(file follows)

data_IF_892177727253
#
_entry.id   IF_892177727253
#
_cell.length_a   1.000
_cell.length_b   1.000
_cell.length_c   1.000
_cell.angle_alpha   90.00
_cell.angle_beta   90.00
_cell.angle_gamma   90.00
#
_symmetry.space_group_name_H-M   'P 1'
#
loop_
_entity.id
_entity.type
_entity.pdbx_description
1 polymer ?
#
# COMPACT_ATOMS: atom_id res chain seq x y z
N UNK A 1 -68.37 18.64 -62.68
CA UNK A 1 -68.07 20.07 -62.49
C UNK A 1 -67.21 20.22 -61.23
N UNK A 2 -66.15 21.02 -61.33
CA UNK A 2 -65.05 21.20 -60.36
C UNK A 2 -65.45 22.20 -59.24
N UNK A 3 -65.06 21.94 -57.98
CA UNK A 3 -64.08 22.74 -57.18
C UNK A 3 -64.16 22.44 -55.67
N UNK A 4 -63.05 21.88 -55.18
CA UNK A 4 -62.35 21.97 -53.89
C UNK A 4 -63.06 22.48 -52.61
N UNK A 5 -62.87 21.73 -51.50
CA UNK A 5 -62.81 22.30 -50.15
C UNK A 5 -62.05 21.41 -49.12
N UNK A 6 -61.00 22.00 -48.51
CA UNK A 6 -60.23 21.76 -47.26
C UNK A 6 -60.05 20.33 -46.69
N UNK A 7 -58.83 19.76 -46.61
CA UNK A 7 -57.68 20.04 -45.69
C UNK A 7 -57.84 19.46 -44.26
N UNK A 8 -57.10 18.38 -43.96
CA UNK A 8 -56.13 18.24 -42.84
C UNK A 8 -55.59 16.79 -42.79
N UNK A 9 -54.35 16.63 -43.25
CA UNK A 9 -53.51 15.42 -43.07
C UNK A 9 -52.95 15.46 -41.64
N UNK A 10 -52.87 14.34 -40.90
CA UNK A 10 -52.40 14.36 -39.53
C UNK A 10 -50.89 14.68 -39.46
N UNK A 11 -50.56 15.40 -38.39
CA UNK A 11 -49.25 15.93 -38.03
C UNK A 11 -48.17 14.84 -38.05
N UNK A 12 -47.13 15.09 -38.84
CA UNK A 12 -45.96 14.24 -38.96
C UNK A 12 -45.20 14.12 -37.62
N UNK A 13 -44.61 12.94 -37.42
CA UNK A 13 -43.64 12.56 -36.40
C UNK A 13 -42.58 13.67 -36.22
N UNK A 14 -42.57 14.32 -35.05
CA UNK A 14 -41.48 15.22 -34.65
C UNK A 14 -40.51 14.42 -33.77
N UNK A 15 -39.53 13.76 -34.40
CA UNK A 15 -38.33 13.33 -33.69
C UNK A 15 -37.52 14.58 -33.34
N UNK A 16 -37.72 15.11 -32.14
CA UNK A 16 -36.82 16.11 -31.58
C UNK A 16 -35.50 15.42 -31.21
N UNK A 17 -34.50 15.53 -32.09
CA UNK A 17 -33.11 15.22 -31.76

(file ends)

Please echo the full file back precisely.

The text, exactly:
data_IF_892177727253
#
_entry.id   IF_892177727253
#
_cell.length_a   1.000
_cell.length_b   1.000
_cell.length_c   1.000
_cell.angle_alpha   90.00
_cell.angle_beta   90.00
_cell.angle_gamma   90.00
#
_symmetry.space_group_name_H-M   'P 1'
#
loop_
_entity.id
_entity.type
_entity.pdbx_description
1 polymer ?
#
# COMPACT_ATOMS: atom_id res chain seq x y z
N UNK A 1 -68.37 18.64 -62.68
CA UNK A 1 -68.07 20.07 -62.49
C UNK A 1 -67.21 20.22 -61.23
N UNK A 2 -66.15 21.02 -61.33
CA UNK A 2 -65.05 21.20 -60.36
C UNK A 2 -65.45 22.20 -59.24
N UNK A 3 -65.06 21.94 -57.98
CA UNK A 3 -64.08 22.74 -57.18
C UNK A 3 -64.16 22.44 -55.67
N UNK A 4 -63.05 21.88 -55.18
CA UNK A 4 -62.35 21.97 -53.89
C UNK A 4 -63.06 22.48 -52.61
N UNK A 5 -62.87 21.73 -51.50
CA UNK A 5 -62.81 22.30 -50.15
C UNK A 5 -62.05 21.41 -49.12
N UNK A 6 -61.00 22.00 -48.51
CA UNK A 6 -60.23 21.76 -47.26
C UNK A 6 -60.05 20.33 -46.69
N UNK A 7 -58.83 19.76 -46.61
CA UNK A 7 -57.68 20.04 -45.69
C UNK A 7 -57.84 19.46 -44.26
N UNK A 8 -57.10 18.38 -43.96
CA UNK A 8 -56.13 18.24 -42.84
C UNK A 8 -55.59 16.79 -42.79
N UNK A 9 -54.35 16.63 -43.25
CA UNK A 9 -53.51 15.42 -43.07
C UNK A 9 -52.95 15.46 -41.64
N UNK A 10 -52.87 14.34 -40.90
CA UNK A 10 -52.40 14.36 -39.53
C UNK A 10 -50.89 14.68 -39.46
N UNK A 11 -50.56 15.40 -38.39
CA UNK A 11 -49.25 15.93 -38.03
C UNK A 11 -48.17 14.84 -38.05
N UNK A 12 -47.13 15.09 -38.84
CA UNK A 12 -45.96 14.24 -38.96
C UNK A 12 -45.20 14.12 -37.62
N UNK A 13 -44.61 12.94 -37.42
CA UNK A 13 -43.64 12.56 -36.40
C UNK A 13 -42.58 13.67 -36.22
N UNK A 14 -42.57 14.32 -35.05
CA UNK A 14 -41.48 15.22 -34.65
C UNK A 14 -40.51 14.42 -33.77
N UNK A 15 -39.53 13.76 -34.40
CA UNK A 15 -38.33 13.33 -33.69
C UNK A 15 -37.52 14.58 -33.34
N UNK A 16 -37.72 15.11 -32.14
CA UNK A 16 -36.82 16.11 -31.58
C UNK A 16 -35.50 15.42 -31.21
N UNK A 17 -34.50 15.53 -32.09
CA UNK A 17 -33.11 15.22 -31.76